During an unstable angina event:
You may get heparin (or another blood thinner) and nitroglycerin (under the tongue or through an IV)
Other treatments may include medicines to control blood pressure, anxiety,
abnormal heart rhythms, and cholesterol (such as a statin drug)
Often if a blood vessel is found to be narrowed or blocked, a procedure called
Angioplasty is a procedure to open narrowed or blocked blood vessels that supply blood to the heart.
A coronary artery
stentis a small, metal mesh tube that opens up (expands) inside a coronary artery. A stent is often placed after angioplasty. It helps prevent the artery from closing up again. A drug-eluting stent has medicine in it that helps prevent the artery from closing.
Unstable angina is a sign of more severe heart disease.
How well you do depends on many different things, including:
How many and which arteries in your heart are blocked, and how severe the blockage is
- Whether you have ever had a heart attack
- How well your heart muscle is able to pump blood out to your body
Abnormal heart rhythms and heart attacks can cause sudden death.
Unstable angina may lead to:
Abnormal heart rhythms (arrhythmias)
A heart attack
Calling your health care provider
Seek medical attention if you have new, unexplained chest pain or pressure. If you have had angina before, call your doctor.
Call 911 if your angina pain:
- Is not better 5 minutes after you take nitroglycerin (your health care provider may tell you to take three total doses)
- Does not go away after three doses of nitroglycerin
- Is getting worse
- Returns after the nitroglycerin helped at first
Call your doctor if:
- You are having angina symptoms more often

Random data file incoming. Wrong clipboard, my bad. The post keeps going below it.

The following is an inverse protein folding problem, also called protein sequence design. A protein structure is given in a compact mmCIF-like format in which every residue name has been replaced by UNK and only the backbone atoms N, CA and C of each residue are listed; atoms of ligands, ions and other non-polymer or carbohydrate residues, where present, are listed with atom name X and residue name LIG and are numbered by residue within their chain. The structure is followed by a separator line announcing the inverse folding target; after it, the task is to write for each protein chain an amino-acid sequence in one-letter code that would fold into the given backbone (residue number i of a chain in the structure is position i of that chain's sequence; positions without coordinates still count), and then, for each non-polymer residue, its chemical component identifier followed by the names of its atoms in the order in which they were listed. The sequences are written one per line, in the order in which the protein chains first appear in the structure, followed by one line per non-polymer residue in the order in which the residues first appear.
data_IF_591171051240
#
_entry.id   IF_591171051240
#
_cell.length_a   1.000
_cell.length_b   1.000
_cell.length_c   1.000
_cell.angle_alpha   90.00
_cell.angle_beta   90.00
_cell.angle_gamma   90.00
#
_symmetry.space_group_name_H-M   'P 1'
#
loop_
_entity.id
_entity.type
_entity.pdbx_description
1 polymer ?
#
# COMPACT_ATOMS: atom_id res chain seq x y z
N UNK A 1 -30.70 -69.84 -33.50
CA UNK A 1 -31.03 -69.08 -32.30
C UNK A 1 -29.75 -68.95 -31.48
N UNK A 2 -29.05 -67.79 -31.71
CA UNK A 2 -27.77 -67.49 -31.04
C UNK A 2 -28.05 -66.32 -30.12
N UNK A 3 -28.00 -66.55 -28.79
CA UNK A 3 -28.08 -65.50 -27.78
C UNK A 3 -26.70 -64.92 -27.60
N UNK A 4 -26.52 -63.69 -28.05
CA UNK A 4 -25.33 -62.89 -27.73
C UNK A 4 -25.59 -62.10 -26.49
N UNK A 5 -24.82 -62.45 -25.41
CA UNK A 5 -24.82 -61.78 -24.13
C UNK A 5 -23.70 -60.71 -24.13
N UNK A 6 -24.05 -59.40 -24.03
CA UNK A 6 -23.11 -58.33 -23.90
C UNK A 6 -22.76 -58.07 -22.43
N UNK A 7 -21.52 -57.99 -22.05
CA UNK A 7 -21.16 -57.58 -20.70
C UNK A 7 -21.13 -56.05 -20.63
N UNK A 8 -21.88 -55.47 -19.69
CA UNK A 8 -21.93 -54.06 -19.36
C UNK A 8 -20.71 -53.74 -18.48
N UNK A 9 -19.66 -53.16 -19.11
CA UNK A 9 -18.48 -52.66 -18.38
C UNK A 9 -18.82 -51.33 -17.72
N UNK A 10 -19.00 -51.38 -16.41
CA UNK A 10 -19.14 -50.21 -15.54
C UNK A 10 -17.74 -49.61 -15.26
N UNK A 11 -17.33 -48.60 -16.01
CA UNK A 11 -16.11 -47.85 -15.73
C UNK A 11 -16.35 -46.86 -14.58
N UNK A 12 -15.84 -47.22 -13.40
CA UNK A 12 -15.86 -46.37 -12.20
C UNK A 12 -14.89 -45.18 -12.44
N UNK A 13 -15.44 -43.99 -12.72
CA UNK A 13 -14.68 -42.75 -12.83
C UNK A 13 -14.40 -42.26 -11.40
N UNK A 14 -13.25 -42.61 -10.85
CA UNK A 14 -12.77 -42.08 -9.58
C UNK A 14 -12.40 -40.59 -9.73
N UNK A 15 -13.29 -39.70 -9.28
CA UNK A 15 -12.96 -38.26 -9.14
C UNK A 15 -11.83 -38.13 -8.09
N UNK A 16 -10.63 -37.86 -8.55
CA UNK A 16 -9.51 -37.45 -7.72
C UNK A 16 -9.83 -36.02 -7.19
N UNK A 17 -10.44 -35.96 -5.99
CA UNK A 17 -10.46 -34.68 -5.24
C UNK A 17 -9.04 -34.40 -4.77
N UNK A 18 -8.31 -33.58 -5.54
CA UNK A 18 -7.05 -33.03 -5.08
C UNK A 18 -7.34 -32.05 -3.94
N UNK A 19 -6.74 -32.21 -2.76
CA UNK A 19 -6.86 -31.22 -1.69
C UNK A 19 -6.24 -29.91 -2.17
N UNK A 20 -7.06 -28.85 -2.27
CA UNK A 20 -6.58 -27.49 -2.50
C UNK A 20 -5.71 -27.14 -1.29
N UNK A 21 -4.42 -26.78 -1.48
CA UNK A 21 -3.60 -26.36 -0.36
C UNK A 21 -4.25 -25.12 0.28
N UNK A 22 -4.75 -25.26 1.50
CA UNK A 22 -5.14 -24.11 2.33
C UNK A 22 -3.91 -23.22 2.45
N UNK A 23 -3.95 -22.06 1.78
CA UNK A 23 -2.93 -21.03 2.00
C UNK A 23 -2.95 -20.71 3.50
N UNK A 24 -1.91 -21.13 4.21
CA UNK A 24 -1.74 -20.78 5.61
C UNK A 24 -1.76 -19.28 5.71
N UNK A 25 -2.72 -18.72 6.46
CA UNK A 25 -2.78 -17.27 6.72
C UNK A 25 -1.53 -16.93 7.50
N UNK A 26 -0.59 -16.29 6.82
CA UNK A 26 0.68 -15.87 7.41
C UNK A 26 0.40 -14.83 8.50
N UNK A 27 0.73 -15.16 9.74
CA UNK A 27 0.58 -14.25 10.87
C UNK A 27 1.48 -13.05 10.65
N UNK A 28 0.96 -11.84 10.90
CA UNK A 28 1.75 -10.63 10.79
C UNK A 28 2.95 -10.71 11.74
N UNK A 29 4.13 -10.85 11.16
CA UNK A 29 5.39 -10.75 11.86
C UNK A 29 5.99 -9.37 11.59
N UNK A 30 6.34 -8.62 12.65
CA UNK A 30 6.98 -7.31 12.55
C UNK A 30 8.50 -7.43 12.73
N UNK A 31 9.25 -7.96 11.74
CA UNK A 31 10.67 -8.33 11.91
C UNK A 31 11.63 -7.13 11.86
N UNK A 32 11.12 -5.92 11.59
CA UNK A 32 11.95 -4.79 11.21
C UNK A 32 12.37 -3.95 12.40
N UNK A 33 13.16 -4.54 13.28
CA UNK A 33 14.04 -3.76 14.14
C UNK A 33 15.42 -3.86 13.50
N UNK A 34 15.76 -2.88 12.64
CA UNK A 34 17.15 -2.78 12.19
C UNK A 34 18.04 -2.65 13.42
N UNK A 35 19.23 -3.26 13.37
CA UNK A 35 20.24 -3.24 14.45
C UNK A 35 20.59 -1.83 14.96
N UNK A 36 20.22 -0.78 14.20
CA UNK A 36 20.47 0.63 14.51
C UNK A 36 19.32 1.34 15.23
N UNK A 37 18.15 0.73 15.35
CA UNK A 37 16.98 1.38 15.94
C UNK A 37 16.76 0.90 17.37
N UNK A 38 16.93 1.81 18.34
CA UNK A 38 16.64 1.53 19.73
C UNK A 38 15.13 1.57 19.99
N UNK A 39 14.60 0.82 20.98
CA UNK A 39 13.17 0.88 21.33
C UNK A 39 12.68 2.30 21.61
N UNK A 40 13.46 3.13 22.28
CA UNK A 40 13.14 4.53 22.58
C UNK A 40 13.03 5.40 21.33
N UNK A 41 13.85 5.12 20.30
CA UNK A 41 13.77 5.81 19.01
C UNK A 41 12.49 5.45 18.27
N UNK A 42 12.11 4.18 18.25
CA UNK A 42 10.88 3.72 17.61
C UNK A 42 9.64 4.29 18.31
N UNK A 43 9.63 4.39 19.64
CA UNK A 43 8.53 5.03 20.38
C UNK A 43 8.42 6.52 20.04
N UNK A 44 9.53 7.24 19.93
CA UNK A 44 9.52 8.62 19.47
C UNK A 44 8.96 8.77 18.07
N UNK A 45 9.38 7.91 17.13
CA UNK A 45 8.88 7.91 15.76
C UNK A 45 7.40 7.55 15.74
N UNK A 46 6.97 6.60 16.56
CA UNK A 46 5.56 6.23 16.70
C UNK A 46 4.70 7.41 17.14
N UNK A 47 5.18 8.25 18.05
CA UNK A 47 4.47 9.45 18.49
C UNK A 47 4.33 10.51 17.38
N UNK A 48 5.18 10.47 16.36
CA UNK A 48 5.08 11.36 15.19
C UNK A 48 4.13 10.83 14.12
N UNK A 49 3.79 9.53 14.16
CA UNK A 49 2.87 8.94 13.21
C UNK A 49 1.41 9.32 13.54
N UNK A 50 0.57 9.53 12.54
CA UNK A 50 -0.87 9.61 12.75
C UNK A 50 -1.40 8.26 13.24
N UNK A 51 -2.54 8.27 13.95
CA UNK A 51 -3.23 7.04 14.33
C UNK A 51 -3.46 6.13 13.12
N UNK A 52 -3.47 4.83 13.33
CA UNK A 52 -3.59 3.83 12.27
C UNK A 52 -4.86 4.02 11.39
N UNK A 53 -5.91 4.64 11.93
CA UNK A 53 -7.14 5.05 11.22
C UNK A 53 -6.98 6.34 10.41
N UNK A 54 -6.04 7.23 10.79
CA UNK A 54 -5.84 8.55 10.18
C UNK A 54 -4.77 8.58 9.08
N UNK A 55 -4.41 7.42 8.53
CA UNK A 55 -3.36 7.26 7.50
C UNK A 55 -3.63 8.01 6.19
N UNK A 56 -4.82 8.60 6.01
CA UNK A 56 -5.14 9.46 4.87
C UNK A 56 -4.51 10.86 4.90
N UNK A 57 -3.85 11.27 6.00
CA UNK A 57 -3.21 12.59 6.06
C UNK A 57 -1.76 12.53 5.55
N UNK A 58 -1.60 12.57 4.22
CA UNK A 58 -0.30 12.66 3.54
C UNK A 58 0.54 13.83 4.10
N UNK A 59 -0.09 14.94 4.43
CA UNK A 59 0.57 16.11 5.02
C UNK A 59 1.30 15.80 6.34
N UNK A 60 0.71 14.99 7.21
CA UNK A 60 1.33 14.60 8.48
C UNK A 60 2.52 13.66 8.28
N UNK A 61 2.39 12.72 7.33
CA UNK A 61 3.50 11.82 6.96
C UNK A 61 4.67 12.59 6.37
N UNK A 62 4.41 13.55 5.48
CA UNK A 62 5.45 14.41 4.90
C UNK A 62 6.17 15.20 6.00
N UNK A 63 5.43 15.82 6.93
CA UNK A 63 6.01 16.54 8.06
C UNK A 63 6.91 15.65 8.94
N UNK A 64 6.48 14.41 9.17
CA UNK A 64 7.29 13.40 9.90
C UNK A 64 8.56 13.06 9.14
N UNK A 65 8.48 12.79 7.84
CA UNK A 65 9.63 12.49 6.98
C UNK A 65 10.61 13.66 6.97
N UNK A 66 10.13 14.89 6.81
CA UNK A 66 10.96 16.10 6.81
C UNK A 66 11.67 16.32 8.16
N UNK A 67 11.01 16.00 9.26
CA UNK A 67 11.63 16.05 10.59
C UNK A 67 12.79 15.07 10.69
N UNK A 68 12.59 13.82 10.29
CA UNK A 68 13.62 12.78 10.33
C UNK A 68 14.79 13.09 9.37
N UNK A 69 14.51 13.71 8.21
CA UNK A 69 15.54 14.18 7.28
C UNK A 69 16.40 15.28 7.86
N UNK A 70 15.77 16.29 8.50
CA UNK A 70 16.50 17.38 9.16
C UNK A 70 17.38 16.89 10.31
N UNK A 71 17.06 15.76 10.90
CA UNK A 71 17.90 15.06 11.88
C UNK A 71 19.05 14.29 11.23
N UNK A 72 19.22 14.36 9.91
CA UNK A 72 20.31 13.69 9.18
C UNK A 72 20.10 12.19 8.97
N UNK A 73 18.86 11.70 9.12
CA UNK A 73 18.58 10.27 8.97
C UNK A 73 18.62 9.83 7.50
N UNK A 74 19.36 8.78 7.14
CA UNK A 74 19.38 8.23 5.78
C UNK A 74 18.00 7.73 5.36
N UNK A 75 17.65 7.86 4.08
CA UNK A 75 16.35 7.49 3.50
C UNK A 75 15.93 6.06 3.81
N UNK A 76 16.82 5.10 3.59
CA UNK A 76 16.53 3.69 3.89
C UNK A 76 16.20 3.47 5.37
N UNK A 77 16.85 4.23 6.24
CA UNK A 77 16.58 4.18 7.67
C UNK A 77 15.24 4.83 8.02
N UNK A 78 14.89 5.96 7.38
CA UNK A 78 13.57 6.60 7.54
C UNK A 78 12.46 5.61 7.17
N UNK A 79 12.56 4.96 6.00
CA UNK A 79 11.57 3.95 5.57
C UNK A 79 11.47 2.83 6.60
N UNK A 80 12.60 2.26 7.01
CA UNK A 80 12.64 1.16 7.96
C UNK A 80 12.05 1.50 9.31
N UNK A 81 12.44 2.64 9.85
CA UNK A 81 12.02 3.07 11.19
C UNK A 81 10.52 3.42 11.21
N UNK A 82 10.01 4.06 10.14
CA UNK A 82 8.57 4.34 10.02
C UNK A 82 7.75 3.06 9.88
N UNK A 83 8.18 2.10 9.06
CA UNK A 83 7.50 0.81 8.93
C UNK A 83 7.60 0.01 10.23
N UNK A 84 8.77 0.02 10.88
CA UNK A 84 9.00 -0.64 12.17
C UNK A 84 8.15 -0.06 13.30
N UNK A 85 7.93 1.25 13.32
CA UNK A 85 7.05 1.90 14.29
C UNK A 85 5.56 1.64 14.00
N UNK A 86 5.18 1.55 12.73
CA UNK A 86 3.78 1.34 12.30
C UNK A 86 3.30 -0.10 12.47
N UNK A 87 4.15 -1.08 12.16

- You are having angina when you are sitting (rest angina)
- You are feeling tired more often
- You are feeling faint or light-headed, or you pass out
- Your heart is beating very slowly (less than 60 beats a minute) or very fast (more than 120 beats a minute), or it is not steady
- You are having trouble taking your heart medicines
- You have any other unusual symptoms
If you think you are having a heart attack, get medical treatment right away.
Lifestyle changes can help prevent some angina attacks. Your doctor may tell you to:
- Lose weight if you are overweight
- Stop smoking
- Exercise regularly
- Drink alcohol in moderation only
- Eat a healthy diet that is high in vegetables, fruits, whole grains, fish, and lean meats
Also keep strict control of your blood pressure, diabetes, and cholesterol levels. Some studies have shown that making a few lifestyle changes can prevent blockages from getting worse and may actually improve them.
If you have one or more risk factors for heart disease, talk to your doctor about taking aspirin or other medicines to help prevent a heart attack. Aspirin therapy (75 – 325 mg a day) or drugs such as clopidogrel or prasugrel may help prevent heart attacks in some people. Aspirin therapy is recommended if the benefit is likely to outweigh the risk of side effects.